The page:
WILKES-BARRE — The consultant hired to look into the possibility of the city entering into a long-term lease of its parking assets said the meters, off-street lots and garages did not generate enough income to attract an outside investor.
The city Tuesday provided a copy of the 20-page report produced by Desman Design Management, the Chicago-based consultant hired by council in January for $45,000 to determine if such a deal would help stabilize Wilkes-Barre’s finances.
Desman’s analysis took into account 3,360 parking spaces, revenues, expenses and projected revenues in a 30-year deal and concluded, “as a whole, the parking assets of the City of Wilkes-Barre would not generate significant value to an outside investor in a long-term Concession-Lease transaction.”
City Administrator Ted Wampole said the report is still being reviewed and a decision hasn’t been made on any next steps.
“The bottom line is I think it’s pretty clear they’re saying there’s not a lot of value in the parkades,” Wampole said.
The report showed there is value in the meters and the enforcement of them, Wampole said, and both of those are controlled by the city.
The report was also provided to Tom Torbik, executive director of the Wilkes-Barre Parking Authority. That agency contributed $20,000 for the analysis.
Torbik said a similar study done by Desman in 2012 came to the same conclusion. If it was bad for an outside investor six years ago, it hasn’t gotten any better, especially since revenues have decreased, he said.
Among the recommendations to improve the performance of the parking system was “consolidating the operations, enforcement and maintenance responsibilities for all of the City’s/Authority’s parking assets under one entity,” a point that resonated with Torbik.
“I personally think that’s a good idea,” he said.
Whether the entity is the city or the authority should be discussed in the meeting Torbik said he wants to have with the administration of Mayor Tony George.
The authority oversees the operation of two of its own garages, Park & Lock North on North Main Street and Park & Lock Central on South Main Street; one city garage, Park & Lock East at East Market and North Washington streets; and the off-street lot on West Northampton Street across from the YMCA. The city also owns 837 metered spaces, the former Hotel Sterling lot at South River and West Market streets, and the James F. Conahan Intermodal Transportation facility on South Washington.
Desman’s comparison of on-street to off-street parking showed the the meters consistently generated a profit: $301,008 in 2014, $618,698 in 2015, $490,178 in 2016, $501,698 in 2017 and a projected profit of $604,979 this year.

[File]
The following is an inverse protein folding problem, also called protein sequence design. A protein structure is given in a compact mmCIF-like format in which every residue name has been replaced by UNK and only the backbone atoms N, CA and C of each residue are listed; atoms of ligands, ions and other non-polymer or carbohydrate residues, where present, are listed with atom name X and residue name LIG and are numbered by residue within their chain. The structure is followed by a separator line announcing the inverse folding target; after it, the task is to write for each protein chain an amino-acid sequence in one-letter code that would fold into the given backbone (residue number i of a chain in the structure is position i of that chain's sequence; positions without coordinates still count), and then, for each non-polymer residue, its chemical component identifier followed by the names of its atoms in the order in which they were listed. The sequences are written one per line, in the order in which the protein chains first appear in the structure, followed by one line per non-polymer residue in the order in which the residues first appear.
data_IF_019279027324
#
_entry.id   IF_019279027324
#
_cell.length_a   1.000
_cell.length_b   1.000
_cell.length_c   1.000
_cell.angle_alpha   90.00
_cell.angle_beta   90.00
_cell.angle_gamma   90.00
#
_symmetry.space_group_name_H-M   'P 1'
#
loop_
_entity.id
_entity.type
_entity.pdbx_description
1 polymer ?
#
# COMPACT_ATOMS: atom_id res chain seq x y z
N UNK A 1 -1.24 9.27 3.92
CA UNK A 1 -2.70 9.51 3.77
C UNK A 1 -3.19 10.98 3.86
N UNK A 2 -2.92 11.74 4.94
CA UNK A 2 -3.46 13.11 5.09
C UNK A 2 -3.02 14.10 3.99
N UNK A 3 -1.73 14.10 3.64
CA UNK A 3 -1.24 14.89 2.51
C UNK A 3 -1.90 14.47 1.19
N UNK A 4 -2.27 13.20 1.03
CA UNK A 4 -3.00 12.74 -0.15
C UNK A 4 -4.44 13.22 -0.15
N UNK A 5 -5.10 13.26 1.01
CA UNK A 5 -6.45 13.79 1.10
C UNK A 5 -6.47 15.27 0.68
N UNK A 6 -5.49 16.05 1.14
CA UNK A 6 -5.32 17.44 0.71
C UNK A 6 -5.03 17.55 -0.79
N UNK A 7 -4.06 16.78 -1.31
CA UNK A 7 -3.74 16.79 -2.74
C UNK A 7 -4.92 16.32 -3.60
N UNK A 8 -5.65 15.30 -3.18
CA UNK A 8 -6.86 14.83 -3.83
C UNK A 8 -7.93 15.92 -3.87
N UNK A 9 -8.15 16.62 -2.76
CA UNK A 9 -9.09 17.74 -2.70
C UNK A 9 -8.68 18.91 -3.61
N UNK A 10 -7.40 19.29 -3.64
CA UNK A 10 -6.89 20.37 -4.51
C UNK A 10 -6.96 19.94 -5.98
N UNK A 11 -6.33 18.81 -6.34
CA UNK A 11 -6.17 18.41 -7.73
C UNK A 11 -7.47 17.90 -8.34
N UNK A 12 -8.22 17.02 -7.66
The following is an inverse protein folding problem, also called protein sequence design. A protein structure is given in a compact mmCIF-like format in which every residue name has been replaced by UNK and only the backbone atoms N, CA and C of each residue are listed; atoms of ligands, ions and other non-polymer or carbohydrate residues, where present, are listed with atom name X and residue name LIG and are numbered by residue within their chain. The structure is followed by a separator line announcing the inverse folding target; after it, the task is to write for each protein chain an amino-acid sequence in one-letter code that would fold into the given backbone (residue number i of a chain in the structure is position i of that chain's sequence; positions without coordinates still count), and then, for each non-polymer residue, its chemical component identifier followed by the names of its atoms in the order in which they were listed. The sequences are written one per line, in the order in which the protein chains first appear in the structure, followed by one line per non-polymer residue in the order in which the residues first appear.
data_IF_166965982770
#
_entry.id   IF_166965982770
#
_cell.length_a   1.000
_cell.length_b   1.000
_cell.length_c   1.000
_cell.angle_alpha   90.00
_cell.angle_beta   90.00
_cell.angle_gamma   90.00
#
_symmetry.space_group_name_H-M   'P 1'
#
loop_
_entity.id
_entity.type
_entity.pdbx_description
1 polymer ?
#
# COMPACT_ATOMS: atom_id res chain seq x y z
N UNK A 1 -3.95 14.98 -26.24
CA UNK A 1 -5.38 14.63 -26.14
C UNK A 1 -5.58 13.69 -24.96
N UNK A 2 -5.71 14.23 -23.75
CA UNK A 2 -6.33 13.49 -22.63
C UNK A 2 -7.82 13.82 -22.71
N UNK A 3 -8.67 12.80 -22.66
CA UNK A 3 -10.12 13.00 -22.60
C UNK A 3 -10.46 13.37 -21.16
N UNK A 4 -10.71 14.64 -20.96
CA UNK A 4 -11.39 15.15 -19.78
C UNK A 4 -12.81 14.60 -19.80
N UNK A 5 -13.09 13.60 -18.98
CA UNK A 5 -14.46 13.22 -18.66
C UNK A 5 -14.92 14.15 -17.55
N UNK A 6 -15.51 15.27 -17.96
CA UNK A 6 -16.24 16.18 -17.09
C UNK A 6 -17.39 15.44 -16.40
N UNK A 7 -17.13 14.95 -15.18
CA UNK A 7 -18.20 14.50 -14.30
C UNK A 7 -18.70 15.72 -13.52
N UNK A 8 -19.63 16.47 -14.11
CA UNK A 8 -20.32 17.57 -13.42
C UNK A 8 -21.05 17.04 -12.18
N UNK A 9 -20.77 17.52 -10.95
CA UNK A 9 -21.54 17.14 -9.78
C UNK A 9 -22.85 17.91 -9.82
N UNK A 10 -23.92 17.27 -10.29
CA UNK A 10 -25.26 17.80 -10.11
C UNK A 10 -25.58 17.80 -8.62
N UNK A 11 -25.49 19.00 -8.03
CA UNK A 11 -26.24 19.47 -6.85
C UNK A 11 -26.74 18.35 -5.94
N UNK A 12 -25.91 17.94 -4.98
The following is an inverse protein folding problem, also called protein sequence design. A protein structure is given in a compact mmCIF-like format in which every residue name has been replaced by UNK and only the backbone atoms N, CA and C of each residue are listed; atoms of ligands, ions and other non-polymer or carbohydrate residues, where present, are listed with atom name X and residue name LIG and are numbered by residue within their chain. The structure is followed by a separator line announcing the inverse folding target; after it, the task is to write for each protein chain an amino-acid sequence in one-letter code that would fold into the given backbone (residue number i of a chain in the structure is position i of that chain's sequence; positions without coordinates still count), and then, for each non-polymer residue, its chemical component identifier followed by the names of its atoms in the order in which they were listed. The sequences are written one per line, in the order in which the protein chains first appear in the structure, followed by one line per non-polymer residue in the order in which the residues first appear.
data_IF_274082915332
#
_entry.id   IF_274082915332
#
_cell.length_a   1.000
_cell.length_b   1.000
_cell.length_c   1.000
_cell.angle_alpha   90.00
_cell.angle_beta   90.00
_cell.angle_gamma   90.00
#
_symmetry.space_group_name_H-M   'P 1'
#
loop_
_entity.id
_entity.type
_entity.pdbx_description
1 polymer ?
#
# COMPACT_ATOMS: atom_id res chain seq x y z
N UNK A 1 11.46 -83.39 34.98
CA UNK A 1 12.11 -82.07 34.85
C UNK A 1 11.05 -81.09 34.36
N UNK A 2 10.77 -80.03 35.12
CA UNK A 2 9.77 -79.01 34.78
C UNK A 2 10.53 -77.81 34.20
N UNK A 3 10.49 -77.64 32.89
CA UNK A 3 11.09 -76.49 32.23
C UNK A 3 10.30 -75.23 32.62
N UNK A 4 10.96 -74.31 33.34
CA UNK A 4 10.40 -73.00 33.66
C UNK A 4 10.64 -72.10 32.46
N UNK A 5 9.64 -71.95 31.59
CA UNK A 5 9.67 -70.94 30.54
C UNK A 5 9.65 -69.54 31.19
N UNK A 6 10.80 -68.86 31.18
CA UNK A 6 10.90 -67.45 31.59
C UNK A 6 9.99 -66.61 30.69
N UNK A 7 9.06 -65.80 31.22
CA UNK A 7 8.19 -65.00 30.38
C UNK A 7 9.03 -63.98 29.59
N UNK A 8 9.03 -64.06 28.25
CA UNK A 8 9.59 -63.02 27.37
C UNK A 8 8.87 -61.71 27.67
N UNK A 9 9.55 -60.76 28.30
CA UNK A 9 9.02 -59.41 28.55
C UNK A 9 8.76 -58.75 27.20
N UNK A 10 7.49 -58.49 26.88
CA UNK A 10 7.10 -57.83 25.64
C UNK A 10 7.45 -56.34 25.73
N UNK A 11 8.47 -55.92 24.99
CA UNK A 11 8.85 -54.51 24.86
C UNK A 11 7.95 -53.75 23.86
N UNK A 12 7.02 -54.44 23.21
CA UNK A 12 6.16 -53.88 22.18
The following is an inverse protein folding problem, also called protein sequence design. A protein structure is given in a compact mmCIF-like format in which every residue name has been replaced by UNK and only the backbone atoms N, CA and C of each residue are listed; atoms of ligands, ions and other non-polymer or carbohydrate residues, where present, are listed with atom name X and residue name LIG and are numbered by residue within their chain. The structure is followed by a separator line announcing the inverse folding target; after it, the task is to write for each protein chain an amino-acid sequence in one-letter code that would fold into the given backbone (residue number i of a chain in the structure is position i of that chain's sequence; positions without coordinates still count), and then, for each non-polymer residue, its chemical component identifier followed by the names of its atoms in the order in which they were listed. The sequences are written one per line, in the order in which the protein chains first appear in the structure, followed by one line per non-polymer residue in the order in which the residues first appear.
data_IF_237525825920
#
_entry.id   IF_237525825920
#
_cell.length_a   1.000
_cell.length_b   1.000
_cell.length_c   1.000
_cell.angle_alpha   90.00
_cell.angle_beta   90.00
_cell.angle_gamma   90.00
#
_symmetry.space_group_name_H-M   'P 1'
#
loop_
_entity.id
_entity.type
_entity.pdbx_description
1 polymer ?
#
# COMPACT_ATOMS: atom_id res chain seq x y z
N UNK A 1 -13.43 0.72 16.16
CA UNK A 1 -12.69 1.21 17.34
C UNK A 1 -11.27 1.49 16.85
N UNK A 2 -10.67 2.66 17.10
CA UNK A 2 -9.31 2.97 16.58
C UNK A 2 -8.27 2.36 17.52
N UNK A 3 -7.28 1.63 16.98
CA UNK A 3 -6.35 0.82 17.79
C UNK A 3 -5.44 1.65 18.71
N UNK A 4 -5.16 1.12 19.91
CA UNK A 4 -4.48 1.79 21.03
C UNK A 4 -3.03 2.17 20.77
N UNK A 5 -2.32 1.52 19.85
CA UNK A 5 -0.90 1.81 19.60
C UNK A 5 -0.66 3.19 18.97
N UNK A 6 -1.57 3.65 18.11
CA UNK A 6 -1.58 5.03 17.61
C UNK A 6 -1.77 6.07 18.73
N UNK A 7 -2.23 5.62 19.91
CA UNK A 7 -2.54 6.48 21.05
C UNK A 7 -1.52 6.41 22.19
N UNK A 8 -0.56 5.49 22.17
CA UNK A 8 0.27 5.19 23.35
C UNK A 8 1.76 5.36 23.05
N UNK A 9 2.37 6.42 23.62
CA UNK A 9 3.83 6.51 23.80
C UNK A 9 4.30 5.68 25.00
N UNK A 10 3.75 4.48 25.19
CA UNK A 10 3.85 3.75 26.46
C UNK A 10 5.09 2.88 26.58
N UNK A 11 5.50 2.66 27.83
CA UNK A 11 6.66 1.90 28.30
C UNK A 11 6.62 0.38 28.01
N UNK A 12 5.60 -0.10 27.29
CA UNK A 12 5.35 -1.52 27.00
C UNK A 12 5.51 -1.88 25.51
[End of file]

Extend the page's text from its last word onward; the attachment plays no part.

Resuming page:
On the other hand, the lots and garages were up and down during the same five-year period, recording losses of $542,884 in 2014 and $82,289 in 2016 and profits of $39, 464 in 2015, $44,065 in 2017 and a projected profit of $161,487 this year.
The off-street assets carried a larger expense load and the maintenance and repair of the garages over the 30-year term of the lease cut deeply into their profitability, Desman noted.
In addition, other factors affected annual revenues. The city and authority negotiated long-term agreements to provide parking for employees in downtown offices. The city sold the former Hotel Sterling lot to a developer. And in 2019, the Park & Lock East will lose approximately $170,000 in annual revenue when 200 Geisinger employees move to another building outside the city.
Last month, the city attempted to sell Park & Lock East for $2 million to Washington & Market Street Properties LLC, a private company set up by the owners of an office building adjacent to the facility. But city council would not support the deal to sell the garage that was making an annual profit.
At the time, Desman supported the proposed sale. But it noted the number of public parking spots could decrease and the Parking Authority might not be able to make its annual $150,000 contribution to the city.
Torbik opposed the sale of the garage then and still is against it.
“It’s a short-term gain, but a long-term loss,” Torbik said.
Reach Jerry Lynott at 570-991-6120 or on Twitter @TLJerryLynott.